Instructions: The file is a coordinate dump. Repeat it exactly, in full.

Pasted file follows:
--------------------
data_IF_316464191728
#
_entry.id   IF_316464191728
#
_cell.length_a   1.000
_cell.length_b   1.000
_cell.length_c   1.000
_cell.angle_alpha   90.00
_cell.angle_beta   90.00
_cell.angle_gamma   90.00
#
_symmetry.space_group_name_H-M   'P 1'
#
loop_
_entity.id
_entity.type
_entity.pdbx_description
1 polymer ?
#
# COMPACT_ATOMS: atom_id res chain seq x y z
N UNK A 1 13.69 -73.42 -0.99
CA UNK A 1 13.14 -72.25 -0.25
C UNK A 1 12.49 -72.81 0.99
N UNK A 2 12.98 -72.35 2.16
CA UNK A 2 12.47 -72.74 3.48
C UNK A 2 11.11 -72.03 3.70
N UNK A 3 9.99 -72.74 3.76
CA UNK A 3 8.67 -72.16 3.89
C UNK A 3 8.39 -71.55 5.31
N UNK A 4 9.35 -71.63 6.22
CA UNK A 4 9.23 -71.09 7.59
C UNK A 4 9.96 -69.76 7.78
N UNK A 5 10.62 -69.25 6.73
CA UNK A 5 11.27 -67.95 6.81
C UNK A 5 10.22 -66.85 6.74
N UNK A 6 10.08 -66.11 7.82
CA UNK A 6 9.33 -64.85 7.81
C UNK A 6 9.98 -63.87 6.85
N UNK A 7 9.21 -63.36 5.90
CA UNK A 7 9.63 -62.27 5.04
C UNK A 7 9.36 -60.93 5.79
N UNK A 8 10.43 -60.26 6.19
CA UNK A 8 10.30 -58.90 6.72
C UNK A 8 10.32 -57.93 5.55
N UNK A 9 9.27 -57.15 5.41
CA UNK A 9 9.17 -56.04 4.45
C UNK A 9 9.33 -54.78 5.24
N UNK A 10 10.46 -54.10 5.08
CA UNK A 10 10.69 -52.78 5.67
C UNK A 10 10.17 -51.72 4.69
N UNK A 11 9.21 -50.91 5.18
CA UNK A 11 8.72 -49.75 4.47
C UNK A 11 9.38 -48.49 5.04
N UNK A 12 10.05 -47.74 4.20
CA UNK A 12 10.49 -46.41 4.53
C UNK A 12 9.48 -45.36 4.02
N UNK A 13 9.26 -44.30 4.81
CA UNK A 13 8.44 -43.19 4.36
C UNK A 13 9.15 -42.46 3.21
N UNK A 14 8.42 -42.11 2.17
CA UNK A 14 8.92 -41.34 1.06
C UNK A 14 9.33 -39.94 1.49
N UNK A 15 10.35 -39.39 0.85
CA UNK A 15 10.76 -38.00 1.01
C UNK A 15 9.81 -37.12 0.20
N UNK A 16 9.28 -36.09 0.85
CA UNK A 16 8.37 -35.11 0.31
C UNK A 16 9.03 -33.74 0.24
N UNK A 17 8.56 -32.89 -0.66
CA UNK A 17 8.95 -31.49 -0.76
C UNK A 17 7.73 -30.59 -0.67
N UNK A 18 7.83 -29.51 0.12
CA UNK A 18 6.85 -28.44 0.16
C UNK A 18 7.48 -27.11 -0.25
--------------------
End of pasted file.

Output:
data_IF_316464191728
#
_entry.id   IF_316464191728
#
_cell.length_a   1.000
_cell.length_b   1.000
_cell.length_c   1.000
_cell.angle_alpha   90.00
_cell.angle_beta   90.00
_cell.angle_gamma   90.00
#
_symmetry.space_group_name_H-M   'P 1'
#
loop_
_entity.id
_entity.type
_entity.pdbx_description
1 polymer ?
#
# COMPACT_ATOMS: atom_id res chain seq x y z
N UNK A 1 13.69 -73.42 -0.99
CA UNK A 1 13.14 -72.25 -0.25
C UNK A 1 12.49 -72.81 0.99
N UNK A 2 12.98 -72.35 2.16
CA UNK A 2 12.47 -72.74 3.48
C UNK A 2 11.11 -72.03 3.70
N UNK A 3 9.99 -72.74 3.76
CA UNK A 3 8.67 -72.16 3.89
C UNK A 3 8.39 -71.55 5.31
N UNK A 4 9.35 -71.63 6.22
CA UNK A 4 9.23 -71.09 7.59
C UNK A 4 9.96 -69.76 7.78
N UNK A 5 10.62 -69.25 6.73
CA UNK A 5 11.27 -67.95 6.81
C UNK A 5 10.22 -66.85 6.74
N UNK A 6 10.08 -66.11 7.82
CA UNK A 6 9.33 -64.85 7.81
C UNK A 6 9.98 -63.87 6.85
N UNK A 7 9.21 -63.36 5.90
CA UNK A 7 9.63 -62.27 5.04
C UNK A 7 9.36 -60.93 5.79
N UNK A 8 10.43 -60.26 6.19
CA UNK A 8 10.30 -58.90 6.72
C UNK A 8 10.32 -57.93 5.55
N UNK A 9 9.27 -57.15 5.41
CA UNK A 9 9.17 -56.04 4.45
C UNK A 9 9.33 -54.78 5.24
N UNK A 10 10.46 -54.10 5.08
CA UNK A 10 10.69 -52.78 5.67
C UNK A 10 10.17 -51.72 4.69
N UNK A 11 9.21 -50.91 5.18
CA UNK A 11 8.72 -49.75 4.47
C UNK A 11 9.38 -48.49 5.04
N UNK A 12 10.05 -47.74 4.20
CA UNK A 12 10.49 -46.41 4.53
C UNK A 12 9.48 -45.36 4.02
N UNK A 13 9.26 -44.30 4.81
CA UNK A 13 8.44 -43.19 4.36
C UNK A 13 9.15 -42.46 3.21
N UNK A 14 8.42 -42.11 2.17
CA UNK A 14 8.92 -41.34 1.06
C UNK A 14 9.33 -39.94 1.49
N UNK A 15 10.35 -39.39 0.85
CA UNK A 15 10.76 -38.00 1.01
C UNK A 15 9.81 -37.12 0.20
N UNK A 16 9.28 -36.09 0.85
CA UNK A 16 8.37 -35.11 0.31
C UNK A 16 9.03 -33.74 0.24
N UNK A 17 8.56 -32.89 -0.66
CA UNK A 17 8.95 -31.49 -0.76
C UNK A 17 7.73 -30.59 -0.67
N UNK A 18 7.83 -29.51 0.12
CA UNK A 18 6.85 -28.44 0.16
C UNK A 18 7.48 -27.11 -0.25